Podcasts

Episode 1: The Origins of The Inside-Out Prison Exchange Program
In this premier episode of The Inside-Out Podcast, the founder and executive director of The Inside-Out Prison Exchange Program, Lori Pompa, shares her thoughts on how the program began and how it has evolved over the years. You'll also get to hear from a man named Paul, whose idea was instrumental in the birth of this program nearly 20 years ago. Paul is incarcerated in Graterford Prison in Pennsylvania.

Episode Guide:

About the Show:
This podcast tells stories from The Inside-Out Prison Exchange Program, an international educational program with an innovative pedagogical approach tailored to effectively facilitate dialogue across difference. It originated as a means of bringing together campus-based college students with incarcerated students for a semester-long course held in a prison, jail or other correctional setting. This podcast is produced by The Inside-Out Center, which trains and equips higher education instructors to teach courses comprised of incarcerated and non-incarcerated students.

About the Program:
The Inside-Out Prison Exchange Program is an educational program with an innovative approach to learning designed to facilitate dialogue across difference. It started in 1997 and originated as a means to bring together campus-based college students and incarcerated students for a semester-long course held in a correctional setting. This educational model has been replicated across the United States and in multiple countries since its inception nearly 20 years ago. It has grown into an international network of more than 700 trained faculty, more than 22,000 alumni, nearly two dozen think tanks, and hundreds of higher education and correctional administrators, who have sponsored these classes over the years. Inside-Out seeks to bring about "Social Change Through Transformative Education."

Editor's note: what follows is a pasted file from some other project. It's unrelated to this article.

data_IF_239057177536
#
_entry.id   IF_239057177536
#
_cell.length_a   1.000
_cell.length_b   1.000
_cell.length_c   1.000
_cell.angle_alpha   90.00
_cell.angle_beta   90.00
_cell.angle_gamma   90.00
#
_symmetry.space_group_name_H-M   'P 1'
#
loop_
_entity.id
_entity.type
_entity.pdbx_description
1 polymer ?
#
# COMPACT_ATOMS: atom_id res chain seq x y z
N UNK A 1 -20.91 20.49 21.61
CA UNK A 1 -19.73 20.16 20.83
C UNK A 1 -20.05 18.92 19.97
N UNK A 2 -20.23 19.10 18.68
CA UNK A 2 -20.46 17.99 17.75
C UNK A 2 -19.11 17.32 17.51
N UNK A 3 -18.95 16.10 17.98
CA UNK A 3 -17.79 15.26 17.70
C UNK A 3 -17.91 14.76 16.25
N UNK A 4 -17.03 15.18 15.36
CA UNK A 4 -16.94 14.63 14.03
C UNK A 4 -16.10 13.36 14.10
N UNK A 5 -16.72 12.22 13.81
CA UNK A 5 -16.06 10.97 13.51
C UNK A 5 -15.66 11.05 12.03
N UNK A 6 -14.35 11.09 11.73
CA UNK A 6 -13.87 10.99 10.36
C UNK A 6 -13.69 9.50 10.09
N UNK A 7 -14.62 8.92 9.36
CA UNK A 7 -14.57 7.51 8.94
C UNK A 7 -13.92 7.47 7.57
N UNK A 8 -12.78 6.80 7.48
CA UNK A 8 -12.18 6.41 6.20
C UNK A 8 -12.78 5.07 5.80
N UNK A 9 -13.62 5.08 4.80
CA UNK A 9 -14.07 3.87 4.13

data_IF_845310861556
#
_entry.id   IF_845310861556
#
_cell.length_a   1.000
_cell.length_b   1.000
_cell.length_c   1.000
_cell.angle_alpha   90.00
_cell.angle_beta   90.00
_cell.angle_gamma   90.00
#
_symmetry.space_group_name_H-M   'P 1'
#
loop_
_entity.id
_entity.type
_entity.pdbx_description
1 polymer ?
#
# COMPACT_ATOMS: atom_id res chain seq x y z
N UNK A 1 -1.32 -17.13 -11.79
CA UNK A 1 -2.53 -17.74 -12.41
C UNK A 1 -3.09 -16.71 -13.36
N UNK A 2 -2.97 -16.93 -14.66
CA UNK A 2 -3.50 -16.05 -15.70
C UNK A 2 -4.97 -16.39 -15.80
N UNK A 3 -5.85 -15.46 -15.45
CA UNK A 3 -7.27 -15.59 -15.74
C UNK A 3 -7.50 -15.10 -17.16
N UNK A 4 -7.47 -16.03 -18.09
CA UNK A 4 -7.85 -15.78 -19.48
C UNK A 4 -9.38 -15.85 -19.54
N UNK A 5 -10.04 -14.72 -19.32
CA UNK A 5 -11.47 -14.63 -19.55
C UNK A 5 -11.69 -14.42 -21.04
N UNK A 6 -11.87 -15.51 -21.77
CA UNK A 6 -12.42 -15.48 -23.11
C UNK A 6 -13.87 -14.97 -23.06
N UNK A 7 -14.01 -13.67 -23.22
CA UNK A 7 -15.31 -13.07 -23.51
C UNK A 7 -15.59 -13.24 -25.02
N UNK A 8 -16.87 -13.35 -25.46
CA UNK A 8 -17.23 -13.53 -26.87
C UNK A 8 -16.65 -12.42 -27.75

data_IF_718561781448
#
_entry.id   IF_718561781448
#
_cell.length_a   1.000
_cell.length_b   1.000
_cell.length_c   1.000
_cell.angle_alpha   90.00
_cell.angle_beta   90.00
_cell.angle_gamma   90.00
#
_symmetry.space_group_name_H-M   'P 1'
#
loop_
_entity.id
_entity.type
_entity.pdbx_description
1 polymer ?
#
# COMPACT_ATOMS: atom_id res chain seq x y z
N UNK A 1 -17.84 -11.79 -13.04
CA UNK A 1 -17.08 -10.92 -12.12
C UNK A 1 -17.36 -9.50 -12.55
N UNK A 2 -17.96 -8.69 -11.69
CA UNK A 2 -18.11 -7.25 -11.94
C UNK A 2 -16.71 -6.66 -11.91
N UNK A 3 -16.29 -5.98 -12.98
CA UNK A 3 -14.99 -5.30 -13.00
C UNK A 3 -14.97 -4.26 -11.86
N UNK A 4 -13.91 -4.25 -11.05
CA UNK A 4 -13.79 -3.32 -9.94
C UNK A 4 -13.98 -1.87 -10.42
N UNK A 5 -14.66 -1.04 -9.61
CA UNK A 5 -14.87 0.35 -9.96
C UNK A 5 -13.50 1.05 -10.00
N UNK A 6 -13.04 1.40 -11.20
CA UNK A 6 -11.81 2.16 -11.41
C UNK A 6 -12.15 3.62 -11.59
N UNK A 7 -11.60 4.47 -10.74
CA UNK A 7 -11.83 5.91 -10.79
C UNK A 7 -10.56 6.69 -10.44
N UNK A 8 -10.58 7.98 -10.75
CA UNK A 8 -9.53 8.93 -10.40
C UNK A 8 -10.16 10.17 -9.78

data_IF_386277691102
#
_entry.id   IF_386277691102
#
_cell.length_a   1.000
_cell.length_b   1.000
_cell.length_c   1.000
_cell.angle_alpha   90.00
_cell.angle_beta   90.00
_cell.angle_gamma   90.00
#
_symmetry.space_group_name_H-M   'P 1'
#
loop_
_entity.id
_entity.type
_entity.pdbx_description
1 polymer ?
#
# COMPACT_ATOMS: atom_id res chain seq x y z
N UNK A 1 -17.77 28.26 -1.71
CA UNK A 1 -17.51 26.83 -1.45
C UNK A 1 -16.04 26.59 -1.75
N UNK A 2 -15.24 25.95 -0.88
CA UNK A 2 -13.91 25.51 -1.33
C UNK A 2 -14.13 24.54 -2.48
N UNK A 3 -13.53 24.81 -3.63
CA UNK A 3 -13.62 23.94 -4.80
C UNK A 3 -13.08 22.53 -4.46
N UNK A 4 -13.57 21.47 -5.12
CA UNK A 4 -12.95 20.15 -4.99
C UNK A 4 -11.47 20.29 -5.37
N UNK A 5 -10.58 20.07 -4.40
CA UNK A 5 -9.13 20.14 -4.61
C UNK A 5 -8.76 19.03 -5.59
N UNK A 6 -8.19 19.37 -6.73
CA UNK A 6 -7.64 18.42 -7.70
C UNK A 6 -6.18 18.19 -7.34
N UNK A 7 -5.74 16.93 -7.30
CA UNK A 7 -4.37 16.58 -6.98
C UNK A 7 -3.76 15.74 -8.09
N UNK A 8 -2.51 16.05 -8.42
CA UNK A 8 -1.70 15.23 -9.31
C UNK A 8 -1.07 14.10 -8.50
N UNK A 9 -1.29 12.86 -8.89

“…I now understand why... the type of subject taught is irrelevant. That is, while the academic material is important, it is not about conveying the information to the students. Rather, it is about getting students to unfold and create, first, a relationship with themselves. By doing so, that is when students will have the ability to connect with both themselves and others on a deeper level, which is why the academic subject is irrelevant. Essentially, what I will take from this training is that despite how scholarly or academically knowledgeable I may be, it is not my job to push my achievements and knowledge of my specialty toward the students. I am only there to facilitate that deeper human connection, and that is essential.”
(Instructor Reflection on Training)